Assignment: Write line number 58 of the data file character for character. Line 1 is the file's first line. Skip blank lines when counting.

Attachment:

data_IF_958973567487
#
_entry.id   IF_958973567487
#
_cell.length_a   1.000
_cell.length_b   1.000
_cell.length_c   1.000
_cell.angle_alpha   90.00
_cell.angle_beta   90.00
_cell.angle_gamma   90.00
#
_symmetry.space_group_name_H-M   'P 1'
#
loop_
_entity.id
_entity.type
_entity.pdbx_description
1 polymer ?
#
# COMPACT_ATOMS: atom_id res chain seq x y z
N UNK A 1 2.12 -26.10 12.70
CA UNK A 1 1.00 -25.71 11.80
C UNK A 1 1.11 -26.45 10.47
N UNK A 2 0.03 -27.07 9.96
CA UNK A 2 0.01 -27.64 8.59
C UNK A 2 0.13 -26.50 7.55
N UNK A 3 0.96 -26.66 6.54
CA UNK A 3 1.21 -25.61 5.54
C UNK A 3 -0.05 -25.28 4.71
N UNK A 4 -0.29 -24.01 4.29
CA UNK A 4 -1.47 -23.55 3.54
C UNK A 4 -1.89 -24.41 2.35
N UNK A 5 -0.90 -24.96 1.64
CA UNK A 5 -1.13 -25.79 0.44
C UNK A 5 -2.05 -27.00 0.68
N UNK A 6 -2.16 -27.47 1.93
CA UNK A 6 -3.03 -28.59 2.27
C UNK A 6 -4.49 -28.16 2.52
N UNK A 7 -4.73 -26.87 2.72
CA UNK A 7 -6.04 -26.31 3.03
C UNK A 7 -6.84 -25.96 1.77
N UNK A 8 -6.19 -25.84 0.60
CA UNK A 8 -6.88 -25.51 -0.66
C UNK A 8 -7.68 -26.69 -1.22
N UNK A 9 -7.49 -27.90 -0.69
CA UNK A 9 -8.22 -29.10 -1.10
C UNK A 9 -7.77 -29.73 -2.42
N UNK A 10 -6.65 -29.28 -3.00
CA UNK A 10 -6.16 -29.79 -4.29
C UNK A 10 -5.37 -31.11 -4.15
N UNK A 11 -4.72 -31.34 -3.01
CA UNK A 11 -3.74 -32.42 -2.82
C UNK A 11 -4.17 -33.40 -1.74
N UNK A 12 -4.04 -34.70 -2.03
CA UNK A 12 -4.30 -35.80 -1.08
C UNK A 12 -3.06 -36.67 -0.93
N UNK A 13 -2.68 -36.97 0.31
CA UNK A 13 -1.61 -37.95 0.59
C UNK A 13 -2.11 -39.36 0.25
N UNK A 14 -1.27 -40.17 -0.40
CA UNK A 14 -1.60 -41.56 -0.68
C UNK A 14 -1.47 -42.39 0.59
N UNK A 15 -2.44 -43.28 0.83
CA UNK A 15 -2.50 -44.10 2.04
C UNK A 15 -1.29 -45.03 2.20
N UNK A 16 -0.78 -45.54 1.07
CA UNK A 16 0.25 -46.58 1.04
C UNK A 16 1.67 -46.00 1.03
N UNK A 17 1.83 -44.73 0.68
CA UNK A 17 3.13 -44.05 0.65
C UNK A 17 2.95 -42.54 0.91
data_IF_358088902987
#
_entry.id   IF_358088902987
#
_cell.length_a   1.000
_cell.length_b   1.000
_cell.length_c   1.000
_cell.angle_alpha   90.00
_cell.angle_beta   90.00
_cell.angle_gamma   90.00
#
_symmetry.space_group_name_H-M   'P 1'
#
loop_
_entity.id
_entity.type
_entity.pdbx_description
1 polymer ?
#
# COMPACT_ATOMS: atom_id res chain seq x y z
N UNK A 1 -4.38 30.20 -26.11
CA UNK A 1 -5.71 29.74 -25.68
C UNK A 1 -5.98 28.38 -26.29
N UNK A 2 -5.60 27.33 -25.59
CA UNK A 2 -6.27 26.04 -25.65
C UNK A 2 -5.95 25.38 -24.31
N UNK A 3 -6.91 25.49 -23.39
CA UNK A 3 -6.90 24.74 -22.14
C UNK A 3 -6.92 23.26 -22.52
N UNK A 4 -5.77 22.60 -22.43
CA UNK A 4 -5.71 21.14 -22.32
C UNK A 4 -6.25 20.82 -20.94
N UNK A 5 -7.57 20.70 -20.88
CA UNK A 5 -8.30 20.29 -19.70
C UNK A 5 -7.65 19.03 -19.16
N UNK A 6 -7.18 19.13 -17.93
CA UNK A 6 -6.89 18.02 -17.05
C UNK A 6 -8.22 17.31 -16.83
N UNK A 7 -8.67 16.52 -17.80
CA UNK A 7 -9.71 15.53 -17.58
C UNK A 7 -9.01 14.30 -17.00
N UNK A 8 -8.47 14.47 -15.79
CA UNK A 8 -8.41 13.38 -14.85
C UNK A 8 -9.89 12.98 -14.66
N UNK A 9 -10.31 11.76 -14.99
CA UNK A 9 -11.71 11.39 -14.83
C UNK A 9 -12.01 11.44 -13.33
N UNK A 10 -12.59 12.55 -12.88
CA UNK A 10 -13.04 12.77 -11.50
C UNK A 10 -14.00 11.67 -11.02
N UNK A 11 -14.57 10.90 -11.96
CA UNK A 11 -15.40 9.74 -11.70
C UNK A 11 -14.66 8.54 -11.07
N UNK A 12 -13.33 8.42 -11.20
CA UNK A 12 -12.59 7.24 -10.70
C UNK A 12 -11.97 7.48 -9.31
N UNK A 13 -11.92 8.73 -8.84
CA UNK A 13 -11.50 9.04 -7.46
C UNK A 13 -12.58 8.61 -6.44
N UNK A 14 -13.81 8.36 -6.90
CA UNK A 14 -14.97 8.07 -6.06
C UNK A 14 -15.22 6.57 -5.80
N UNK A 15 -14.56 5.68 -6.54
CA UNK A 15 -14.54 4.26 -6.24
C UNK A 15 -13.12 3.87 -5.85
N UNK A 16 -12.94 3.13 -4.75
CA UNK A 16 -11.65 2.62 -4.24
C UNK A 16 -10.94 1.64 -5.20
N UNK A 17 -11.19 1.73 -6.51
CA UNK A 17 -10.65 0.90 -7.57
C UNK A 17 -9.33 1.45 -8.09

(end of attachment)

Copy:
CA UNK A 13 -1.61 -37.95 0.59